Part of it is some bad luck; the Lakers have been decimated by injuries this season. LeBron has missed 20 games, starting point guard Lonzo Ball has missed 26 and has been shut down for the remainder of the season, veteran point guard Rajon Rondo missed 24, and third-year forward Brandon Ingram has been shut down after missing 21 games. A reduced roster, along with a front office that seems incapable of making big-time moves fit for a big-time player playing in a big-time market, make James’ remaining years in Los Angeles a mystery as he winds down his playing career.

So that brings us to the big question: what the hell does he do now?

The first thing that needs to happen is he needs another star player to play with. Since the turn of the century there have only been two championship teams with less than two all-NBA level players. The 2004 Detroit Pistons beat the Lakers at the height of the Kobe-Shaq feud, and the 2011 Dallas Mavericks, who were major underdogs against the James-led Miami Heat.

The Lakers tried and failed to acquire Anthony Davis at the trade deadline earlier this season. It was reported that the Lakers offered a litany of draft picks along with three or four of their young, up and coming prospects. The reports had a noticeable effect on the team’s chemistry and fingers were pointed squarely at James for their desire to give up so much for the star.

This off-season there will be no shortage of star players in free agency, and the Lakers need to act then. Jimmy Butler, Klay Thompson, Kevin Durant, Kyrie Irving, Demarcus Cousins, and Kawhi Leonard are the top-tier of the free agent class and if the Lakers fail to land even one of them, it would be a disaster for the team.

If they were to fail to land one of these players, they’ll have to seriously consider making major changes to their core group of players. Lonzo Ball and Brandon Ingram have shown flashes of becoming high level players, but their inconsistencies and injury issues have robbed the Lakers of their full potential. Another season of mediocrity, along with no significant improvement from their young players would put the Lakers in a dangerous position where star players are reluctant to sign with them, and their most high-leverage pieces lose a lot of their trade value.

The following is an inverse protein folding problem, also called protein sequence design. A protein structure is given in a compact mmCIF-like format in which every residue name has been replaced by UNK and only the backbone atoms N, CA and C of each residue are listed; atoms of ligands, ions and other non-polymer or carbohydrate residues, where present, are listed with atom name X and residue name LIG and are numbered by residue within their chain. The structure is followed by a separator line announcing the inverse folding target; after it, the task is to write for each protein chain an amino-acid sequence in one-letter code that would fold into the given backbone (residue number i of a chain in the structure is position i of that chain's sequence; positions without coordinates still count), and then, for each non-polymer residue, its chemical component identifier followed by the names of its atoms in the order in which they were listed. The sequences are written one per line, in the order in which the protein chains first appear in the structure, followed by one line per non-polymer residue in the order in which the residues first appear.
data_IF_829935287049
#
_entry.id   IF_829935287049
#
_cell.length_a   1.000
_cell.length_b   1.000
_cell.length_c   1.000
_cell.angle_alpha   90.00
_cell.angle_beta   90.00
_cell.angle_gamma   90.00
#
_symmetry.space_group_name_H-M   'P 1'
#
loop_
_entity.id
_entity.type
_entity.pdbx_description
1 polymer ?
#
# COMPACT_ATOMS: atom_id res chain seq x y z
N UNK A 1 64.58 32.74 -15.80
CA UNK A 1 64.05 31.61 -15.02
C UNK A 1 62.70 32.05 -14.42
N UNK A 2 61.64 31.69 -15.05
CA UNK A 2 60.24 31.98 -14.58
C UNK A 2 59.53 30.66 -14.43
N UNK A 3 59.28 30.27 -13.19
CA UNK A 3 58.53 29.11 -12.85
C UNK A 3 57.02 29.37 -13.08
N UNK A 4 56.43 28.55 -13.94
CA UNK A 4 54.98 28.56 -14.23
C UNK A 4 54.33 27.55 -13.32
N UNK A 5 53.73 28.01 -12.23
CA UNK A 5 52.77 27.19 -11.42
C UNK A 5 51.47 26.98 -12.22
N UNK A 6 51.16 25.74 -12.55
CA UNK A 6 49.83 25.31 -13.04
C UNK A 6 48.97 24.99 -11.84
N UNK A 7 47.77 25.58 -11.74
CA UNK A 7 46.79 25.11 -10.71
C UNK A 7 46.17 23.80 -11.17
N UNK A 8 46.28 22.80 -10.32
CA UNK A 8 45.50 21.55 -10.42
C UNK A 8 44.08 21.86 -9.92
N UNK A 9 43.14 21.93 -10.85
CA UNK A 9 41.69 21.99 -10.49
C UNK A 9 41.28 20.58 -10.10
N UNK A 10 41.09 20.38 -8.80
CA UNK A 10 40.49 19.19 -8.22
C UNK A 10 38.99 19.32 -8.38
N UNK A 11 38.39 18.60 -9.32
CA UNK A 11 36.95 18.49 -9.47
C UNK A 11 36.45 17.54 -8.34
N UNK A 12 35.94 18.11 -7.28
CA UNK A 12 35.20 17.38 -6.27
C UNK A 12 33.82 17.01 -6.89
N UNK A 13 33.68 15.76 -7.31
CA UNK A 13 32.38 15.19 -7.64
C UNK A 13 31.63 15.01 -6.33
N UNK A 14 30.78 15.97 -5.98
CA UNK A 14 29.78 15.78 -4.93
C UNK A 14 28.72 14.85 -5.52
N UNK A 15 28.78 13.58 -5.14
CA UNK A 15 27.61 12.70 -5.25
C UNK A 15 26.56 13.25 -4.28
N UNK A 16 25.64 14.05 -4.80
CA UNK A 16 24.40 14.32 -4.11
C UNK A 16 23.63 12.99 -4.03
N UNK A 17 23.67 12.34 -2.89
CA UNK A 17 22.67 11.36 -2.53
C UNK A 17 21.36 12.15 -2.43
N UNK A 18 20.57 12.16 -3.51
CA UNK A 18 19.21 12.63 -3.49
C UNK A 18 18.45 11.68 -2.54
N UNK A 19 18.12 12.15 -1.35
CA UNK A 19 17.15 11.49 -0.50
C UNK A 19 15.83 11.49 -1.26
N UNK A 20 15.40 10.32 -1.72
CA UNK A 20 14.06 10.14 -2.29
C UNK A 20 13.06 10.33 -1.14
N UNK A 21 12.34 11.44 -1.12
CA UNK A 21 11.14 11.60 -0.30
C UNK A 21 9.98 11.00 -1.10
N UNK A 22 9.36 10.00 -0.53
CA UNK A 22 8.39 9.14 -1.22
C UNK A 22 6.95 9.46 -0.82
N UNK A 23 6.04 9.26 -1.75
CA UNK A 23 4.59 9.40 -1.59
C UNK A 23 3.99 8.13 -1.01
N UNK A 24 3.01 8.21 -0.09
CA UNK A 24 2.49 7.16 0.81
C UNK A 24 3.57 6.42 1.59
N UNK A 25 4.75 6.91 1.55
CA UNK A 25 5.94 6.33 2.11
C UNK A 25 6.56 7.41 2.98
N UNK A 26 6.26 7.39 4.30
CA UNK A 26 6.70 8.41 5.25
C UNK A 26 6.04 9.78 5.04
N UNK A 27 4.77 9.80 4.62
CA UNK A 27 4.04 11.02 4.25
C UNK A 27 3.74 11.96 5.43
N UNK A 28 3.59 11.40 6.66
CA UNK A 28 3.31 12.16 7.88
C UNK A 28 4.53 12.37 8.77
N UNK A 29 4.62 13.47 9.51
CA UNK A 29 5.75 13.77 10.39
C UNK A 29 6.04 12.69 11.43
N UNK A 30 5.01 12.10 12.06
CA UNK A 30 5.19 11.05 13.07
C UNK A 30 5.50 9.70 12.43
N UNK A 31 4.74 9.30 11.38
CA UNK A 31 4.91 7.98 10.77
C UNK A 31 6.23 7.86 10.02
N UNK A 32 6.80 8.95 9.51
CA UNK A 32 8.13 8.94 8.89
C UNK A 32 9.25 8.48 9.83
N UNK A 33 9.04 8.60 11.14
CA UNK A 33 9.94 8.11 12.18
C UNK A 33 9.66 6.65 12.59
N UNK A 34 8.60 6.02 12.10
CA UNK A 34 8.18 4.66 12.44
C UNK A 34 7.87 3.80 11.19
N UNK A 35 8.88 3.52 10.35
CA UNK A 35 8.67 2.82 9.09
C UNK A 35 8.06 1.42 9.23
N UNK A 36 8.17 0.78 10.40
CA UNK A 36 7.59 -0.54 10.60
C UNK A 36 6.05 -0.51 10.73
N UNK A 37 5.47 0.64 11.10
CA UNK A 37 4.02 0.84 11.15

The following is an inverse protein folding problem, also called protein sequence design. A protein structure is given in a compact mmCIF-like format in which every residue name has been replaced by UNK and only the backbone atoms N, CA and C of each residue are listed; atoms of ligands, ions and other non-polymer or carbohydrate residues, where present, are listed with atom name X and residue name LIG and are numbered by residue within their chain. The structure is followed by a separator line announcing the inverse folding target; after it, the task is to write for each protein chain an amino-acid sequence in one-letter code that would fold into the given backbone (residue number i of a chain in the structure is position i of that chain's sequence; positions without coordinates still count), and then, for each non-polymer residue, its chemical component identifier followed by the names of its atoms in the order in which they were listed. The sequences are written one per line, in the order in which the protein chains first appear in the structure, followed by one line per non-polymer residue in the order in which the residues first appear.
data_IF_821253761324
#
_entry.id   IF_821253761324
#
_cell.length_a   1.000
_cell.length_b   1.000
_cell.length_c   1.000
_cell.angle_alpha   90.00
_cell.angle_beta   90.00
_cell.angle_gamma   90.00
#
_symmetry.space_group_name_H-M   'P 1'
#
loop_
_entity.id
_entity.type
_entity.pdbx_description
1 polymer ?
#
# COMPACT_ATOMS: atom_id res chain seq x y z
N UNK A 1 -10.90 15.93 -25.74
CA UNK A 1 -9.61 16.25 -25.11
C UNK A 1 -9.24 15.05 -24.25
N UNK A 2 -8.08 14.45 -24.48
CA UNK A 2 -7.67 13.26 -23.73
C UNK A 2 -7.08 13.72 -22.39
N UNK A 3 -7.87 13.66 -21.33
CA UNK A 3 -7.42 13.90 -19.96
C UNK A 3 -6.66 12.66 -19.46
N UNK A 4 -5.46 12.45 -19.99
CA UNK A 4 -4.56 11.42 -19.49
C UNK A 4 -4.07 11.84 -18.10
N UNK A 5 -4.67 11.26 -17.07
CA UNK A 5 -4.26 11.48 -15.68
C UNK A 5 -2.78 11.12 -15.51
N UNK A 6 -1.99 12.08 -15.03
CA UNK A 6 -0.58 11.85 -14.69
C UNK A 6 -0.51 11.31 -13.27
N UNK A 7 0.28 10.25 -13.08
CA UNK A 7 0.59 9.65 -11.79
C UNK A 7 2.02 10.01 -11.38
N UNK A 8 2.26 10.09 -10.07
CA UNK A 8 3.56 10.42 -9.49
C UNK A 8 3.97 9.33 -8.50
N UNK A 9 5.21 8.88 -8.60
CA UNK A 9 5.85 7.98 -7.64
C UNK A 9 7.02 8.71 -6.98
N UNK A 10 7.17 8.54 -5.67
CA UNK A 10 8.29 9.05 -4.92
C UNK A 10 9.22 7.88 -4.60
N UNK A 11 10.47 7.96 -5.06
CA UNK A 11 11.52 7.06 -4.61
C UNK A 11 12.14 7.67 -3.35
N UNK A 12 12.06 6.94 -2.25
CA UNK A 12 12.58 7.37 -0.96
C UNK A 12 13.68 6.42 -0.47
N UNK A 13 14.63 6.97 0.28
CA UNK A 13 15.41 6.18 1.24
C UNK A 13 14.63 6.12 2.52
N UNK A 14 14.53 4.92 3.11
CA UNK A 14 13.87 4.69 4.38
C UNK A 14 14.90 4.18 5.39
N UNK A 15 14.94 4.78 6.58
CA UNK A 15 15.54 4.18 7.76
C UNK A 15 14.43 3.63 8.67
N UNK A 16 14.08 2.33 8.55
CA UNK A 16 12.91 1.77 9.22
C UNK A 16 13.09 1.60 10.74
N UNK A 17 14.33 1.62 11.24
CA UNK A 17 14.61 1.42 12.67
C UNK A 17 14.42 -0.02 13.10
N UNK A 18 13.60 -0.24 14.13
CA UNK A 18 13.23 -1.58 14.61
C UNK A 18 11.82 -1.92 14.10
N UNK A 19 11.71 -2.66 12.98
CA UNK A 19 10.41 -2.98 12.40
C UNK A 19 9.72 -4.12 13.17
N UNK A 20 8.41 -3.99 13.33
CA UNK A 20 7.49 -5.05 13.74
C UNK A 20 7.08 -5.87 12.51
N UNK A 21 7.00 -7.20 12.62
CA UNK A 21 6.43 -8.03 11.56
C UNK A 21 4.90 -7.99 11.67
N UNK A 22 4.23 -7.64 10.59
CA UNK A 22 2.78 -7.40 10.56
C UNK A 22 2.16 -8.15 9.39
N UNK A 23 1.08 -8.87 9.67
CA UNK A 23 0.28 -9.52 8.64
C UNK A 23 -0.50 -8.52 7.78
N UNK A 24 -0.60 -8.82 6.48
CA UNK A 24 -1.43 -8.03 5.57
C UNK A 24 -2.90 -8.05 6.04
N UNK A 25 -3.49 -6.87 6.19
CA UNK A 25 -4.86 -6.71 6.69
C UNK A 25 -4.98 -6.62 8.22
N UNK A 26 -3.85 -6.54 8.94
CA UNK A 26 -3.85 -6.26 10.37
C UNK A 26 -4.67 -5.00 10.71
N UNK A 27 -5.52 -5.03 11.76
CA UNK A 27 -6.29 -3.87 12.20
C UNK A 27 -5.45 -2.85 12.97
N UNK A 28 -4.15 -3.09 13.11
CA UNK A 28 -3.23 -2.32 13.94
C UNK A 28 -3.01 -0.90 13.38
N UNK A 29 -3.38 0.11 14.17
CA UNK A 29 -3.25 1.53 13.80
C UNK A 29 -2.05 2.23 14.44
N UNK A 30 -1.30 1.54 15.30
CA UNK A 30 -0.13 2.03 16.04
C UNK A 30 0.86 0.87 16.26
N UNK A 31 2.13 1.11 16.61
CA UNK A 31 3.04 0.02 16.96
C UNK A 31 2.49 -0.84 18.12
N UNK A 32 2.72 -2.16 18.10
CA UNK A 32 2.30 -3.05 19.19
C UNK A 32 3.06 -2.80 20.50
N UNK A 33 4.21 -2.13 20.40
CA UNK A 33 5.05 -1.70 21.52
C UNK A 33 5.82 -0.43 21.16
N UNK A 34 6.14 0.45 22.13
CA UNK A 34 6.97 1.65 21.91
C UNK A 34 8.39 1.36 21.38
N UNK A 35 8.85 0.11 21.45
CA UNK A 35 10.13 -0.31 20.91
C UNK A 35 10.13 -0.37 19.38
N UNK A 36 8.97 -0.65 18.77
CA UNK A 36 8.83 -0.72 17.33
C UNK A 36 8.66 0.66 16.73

When it comes down to it, LeBron just needs help. The King is past the point in his career where he alone is able to lead a team to championship contention. He needs another star, or at least a roster that’s fit to sustain leads while he rests. There are very few instances ever where a Top 5 player in the league has requested a trade from their team, but if the team around him continues to fail to improve, James may have to consider it.

There are very few seasons left where we get to see a player of LeBron’s skill level play the game. For us as fans we shouldn’t take any of it for granted, but neither should he. There is obviously a plan already in motion for his transition into retirement that goes far beyond basketball. He wouldn’t have signed such a long term deal with a team who hasn’t made the playoffs since 2013 if there wasn’t one. But just because he’s looking forward doesn’t mean he needs to stop focusing on what’s happening right now.

LeBron only has so much time left.

For the benefit of the game, both himself and the Lakers need to make the most of it.

About Owen Scarrow 0 Articles
Owen Scarrow is a second-year Journalism student. He loves to write opinion pieces and sports stories, but one day hopes to be an on-camera talent.